[originally published: http://aislesay.com/CHI-SHEBA.html]
COME BACK LITTLE SHEBA
by William Inge
Directed by David Cromer
Shattered Globe Theatre
at Victory Gardens Greenhouse Theatre
2257 N. Lincoln Avenue / (773) 871-3000
Through October 21, 2006
Reviewed by Martha Wade Steketee
September 24, 2006
It is 1950 in Midwestern America. Do we know where our children are? Shattered Globe Theatre‘s stunning production of William Inge‘s “Come Back Little Sheba” creates a magnificent little troubled and resolute world at Victory Gardens Greenhouse Theatre. This was William Inge’s first play produced on Broadway, brought to New York by the Theatre Guild for a highly respected five month run in 1950. It is a shame that this current Chicago run ends October 21 – this is a piece of active, mesmerizing, provocative, American theatre not to be missed.
Eleven characters and almost as many actors live in or visit a powerfully evocative small town middle class home in the course of this play, with the lamps and window coverings relatives might have owned (scenic design by Kevin Hagan), and the household products and kitchen implements delightfully incorporated from that same era (props design by Julia Eberhardt). Lighting designer Mike Durst creates post dawn, pre dawn, evening effects through the household windows that set an eerie and fascinating tone. Sound design by Jeffrey Robert Dublinske provides hints of children playing and bird singing — of the small town neighborhood world that our characters watch from inside their limited world. All of these components are melded by director David Cromer into thrilling thinking theatre, with extraordinary and surprising physical moments.
Doc (John Judd) plays a man of studied calm, harnessing demons, attempting to hold his own through disappointments. His portrayal of a long married middle-aged man is part Norman Maine (without the charm) and part Pa Walton, and wholly riveting. Linda Reiter is Doc’s spouse Lola, a middle-aged housewife of haunting resonance, living with her own sorrows and disappointments, getting little jabs of joy from listening to radio soap operas and watching the amorous antics of her young female border. Doc and Lola’s sensual and intelligent border Marie (Maggie Corbett) is finding her way in world in which the social rules have changed for women since Lola’s girlhood. Marie’s gentlemen callers include a local college boy Turk (delightfully and energetically evoked by Jayce Ryan) and her long distance conventional boyfriend Bruce (Ryan Martin). All of the additional supporting players are also strong.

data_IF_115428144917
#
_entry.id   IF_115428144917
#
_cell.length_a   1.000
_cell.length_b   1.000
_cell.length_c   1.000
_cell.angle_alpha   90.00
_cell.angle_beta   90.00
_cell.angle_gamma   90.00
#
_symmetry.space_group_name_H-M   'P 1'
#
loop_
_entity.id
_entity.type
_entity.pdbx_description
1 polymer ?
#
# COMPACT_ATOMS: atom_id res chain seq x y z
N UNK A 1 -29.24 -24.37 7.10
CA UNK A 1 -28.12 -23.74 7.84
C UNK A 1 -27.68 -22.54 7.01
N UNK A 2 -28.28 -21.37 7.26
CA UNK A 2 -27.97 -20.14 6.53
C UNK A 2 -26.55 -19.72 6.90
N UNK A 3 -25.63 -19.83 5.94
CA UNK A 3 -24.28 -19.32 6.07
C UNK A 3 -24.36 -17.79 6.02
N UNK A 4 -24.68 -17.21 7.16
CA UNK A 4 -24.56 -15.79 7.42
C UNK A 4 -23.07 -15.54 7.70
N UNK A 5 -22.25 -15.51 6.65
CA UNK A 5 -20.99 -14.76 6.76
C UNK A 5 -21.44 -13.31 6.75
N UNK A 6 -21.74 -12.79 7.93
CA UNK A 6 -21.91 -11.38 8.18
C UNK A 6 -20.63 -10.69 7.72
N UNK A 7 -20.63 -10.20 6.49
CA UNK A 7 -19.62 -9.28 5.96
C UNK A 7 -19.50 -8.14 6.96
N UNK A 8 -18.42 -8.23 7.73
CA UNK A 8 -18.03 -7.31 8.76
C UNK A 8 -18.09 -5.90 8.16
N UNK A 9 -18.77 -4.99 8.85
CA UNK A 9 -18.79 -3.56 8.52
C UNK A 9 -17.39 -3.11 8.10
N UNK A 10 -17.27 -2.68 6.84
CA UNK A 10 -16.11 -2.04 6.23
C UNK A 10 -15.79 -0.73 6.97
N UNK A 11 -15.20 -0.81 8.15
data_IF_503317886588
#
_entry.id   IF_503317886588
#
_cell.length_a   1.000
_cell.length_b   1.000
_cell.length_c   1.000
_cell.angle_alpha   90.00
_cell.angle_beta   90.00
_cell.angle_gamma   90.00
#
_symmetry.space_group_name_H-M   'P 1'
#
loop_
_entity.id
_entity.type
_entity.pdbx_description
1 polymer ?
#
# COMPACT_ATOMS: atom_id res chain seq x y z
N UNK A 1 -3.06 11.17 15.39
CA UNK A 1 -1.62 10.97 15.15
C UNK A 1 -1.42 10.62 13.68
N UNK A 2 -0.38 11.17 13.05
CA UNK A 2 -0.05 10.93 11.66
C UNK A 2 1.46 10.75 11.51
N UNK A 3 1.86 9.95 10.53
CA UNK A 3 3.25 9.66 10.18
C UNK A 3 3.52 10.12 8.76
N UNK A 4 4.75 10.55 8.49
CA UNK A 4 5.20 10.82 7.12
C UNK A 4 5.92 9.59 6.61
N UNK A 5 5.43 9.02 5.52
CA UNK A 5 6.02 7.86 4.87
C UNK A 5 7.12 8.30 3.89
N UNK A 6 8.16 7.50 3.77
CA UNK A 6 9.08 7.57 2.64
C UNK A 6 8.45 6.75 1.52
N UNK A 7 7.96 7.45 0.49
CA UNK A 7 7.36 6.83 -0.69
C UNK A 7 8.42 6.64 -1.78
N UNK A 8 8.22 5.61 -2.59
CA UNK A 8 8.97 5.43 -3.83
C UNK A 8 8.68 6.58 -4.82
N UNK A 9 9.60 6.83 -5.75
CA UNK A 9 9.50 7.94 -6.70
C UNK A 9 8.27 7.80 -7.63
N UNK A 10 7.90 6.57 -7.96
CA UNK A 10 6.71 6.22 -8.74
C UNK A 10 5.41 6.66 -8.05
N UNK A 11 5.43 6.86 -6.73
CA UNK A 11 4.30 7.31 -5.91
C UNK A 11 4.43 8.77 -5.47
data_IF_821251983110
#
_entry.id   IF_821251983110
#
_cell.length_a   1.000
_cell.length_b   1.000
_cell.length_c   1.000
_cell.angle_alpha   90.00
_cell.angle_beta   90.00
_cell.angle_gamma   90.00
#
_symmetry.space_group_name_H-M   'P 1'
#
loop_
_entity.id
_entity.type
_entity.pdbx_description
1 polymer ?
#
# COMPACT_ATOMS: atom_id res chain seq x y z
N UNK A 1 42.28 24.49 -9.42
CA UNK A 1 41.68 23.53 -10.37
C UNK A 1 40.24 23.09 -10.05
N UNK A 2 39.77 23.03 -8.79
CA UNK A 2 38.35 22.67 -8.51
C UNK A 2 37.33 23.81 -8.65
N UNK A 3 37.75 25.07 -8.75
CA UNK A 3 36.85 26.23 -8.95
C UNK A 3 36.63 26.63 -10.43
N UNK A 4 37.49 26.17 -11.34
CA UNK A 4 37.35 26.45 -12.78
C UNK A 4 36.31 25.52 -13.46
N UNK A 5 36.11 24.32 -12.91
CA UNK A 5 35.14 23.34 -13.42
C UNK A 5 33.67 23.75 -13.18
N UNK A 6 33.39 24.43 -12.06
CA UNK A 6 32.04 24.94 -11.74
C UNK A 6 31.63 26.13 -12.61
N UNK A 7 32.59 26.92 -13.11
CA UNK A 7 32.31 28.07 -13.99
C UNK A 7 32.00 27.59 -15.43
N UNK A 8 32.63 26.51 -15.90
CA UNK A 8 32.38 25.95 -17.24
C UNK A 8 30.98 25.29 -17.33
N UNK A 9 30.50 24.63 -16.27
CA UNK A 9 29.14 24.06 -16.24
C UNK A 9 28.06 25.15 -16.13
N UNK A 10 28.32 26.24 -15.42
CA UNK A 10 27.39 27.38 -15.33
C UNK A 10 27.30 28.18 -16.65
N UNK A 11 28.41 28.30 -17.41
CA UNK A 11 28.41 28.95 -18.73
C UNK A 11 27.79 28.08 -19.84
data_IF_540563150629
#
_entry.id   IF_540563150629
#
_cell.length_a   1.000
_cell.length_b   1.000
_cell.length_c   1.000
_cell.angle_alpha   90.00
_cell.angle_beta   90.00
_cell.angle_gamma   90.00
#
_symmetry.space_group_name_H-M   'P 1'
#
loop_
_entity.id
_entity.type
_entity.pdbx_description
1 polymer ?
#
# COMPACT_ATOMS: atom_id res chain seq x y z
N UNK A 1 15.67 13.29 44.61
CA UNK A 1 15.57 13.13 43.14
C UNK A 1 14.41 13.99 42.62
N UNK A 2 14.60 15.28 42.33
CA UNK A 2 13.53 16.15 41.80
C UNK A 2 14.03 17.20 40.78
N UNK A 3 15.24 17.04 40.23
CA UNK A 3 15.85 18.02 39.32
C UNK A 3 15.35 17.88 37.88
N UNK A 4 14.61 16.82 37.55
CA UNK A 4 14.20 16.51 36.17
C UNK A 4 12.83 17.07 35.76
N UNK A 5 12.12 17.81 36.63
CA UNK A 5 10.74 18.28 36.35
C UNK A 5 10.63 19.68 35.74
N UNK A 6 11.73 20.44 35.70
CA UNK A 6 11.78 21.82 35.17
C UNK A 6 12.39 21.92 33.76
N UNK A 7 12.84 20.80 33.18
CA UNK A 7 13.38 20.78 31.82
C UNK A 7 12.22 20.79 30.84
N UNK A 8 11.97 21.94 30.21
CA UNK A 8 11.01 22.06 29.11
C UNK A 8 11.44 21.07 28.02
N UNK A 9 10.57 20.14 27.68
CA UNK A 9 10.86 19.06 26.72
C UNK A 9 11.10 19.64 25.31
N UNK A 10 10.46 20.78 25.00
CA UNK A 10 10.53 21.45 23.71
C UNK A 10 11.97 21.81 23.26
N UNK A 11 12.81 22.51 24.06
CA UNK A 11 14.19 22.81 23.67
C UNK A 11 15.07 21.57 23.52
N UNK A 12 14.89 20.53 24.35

This is a play of perceived social limitations and the effects on characters. The women in particular live with the permission of the men in their lives. Marie, the border, has an active sex life with a local college student yet is serious about Bruce, the boy back home. Lola once may or may not have had sex with someone other than Doc, who may or may not have impregnated her, yet he married her when they were still teenagers and has resented and slightly mistrusted Lola ever since. When she lost the baby (and no others came), Lola appears to have retreated into her kind world of engaging with trades people and having no friends. When she calls home at one point to inquire of her mother “do you suppose Daddy will let me come home?” Lola’s face when listening to her mother’s reply is worth the price of admission. Truly a stunningly succinct and powerful performance.
The play’s title evokes Lola’s tentative hold on hope and her lost sense of mothering. Lola has recently had a puppy named Sheba who has run away; she utters the line “Come back little Sheba .. come back” when she is at her most bereft. Her world has narrowed to her husband, her house, their one border, and her loneliness. One neighbor and the delivery men of whom she asks one too many questions (you sense their reluctance to enter her needy world when they arrive) constitute her universe.
The story of this play is of loneliness and commitment. There is obligation and yearning and glimpses into secret passions throughout the text of this play and in the exquisite staging of these performances. The resolution of the play comes through a wary and blank forgiveness. Doc demonstrates limited self-awareness and yet a willingness to try to button up his behavior. We know Lola’s limited options and yet … there is always hope. When Lola reaches out and makes a real connection (e.g. with the body building milkman played by Michael Falevits or with her neighbor Mrs. Coffman played by Eileen Niccolai) she successfully broadens her world. We find ourselves cheering Lola on in her adventure. And we cheer this production.
© Martha Wade Steketee (September 24, 2006)